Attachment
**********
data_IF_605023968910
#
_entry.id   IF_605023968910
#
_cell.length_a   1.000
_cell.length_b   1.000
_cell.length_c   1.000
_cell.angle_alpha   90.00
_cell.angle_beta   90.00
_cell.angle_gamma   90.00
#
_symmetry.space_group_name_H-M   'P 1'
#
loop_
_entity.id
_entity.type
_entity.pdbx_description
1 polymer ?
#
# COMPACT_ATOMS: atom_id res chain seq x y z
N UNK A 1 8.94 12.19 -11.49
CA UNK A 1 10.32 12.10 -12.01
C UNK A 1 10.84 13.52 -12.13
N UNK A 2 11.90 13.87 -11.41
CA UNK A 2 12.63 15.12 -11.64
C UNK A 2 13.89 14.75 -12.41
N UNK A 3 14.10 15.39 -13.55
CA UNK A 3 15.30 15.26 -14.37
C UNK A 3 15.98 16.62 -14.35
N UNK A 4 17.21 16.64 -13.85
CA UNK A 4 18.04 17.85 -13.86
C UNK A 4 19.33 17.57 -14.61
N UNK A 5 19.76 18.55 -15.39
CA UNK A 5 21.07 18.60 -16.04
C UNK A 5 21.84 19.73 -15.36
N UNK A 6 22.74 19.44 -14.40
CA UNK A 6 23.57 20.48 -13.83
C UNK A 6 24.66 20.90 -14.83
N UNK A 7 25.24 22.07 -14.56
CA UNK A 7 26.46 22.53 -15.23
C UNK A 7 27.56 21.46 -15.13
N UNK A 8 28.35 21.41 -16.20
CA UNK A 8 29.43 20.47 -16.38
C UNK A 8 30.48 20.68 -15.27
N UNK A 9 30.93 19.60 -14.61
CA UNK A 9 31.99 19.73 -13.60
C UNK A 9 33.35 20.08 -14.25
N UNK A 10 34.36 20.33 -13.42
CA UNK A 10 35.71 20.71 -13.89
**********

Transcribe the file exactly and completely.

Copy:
data_IF_605023968910
#
_entry.id   IF_605023968910
#
_cell.length_a   1.000
_cell.length_b   1.000
_cell.length_c   1.000
_cell.angle_alpha   90.00
_cell.angle_beta   90.00
_cell.angle_gamma   90.00
#
_symmetry.space_group_name_H-M   'P 1'
#
loop_
_entity.id
_entity.type
_entity.pdbx_description
1 polymer ?
#
# COMPACT_ATOMS: atom_id res chain seq x y z
N UNK A 1 8.94 12.19 -11.49
CA UNK A 1 10.32 12.10 -12.01
C UNK A 1 10.84 13.52 -12.13
N UNK A 2 11.90 13.87 -11.41
CA UNK A 2 12.63 15.12 -11.64
C UNK A 2 13.89 14.75 -12.41
N UNK A 3 14.10 15.39 -13.55
CA UNK A 3 15.30 15.26 -14.37
C UNK A 3 15.98 16.62 -14.35
N UNK A 4 17.21 16.64 -13.85
CA UNK A 4 18.04 17.85 -13.86
C UNK A 4 19.33 17.57 -14.61
N UNK A 5 19.76 18.55 -15.39
CA UNK A 5 21.07 18.60 -16.04
C UNK A 5 21.84 19.73 -15.36
N UNK A 6 22.74 19.44 -14.40
CA UNK A 6 23.57 20.48 -13.83
C UNK A 6 24.66 20.90 -14.83
N UNK A 7 25.24 22.07 -14.56
CA UNK A 7 26.46 22.53 -15.23
C UNK A 7 27.56 21.46 -15.13
N UNK A 8 28.35 21.41 -16.20
CA UNK A 8 29.43 20.47 -16.38
C UNK A 8 30.48 20.68 -15.27
N UNK A 9 30.93 19.60 -14.61
CA UNK A 9 31.99 19.73 -13.60
C UNK A 9 33.35 20.08 -14.25
N UNK A 10 34.36 20.33 -13.42
CA UNK A 10 35.71 20.71 -13.89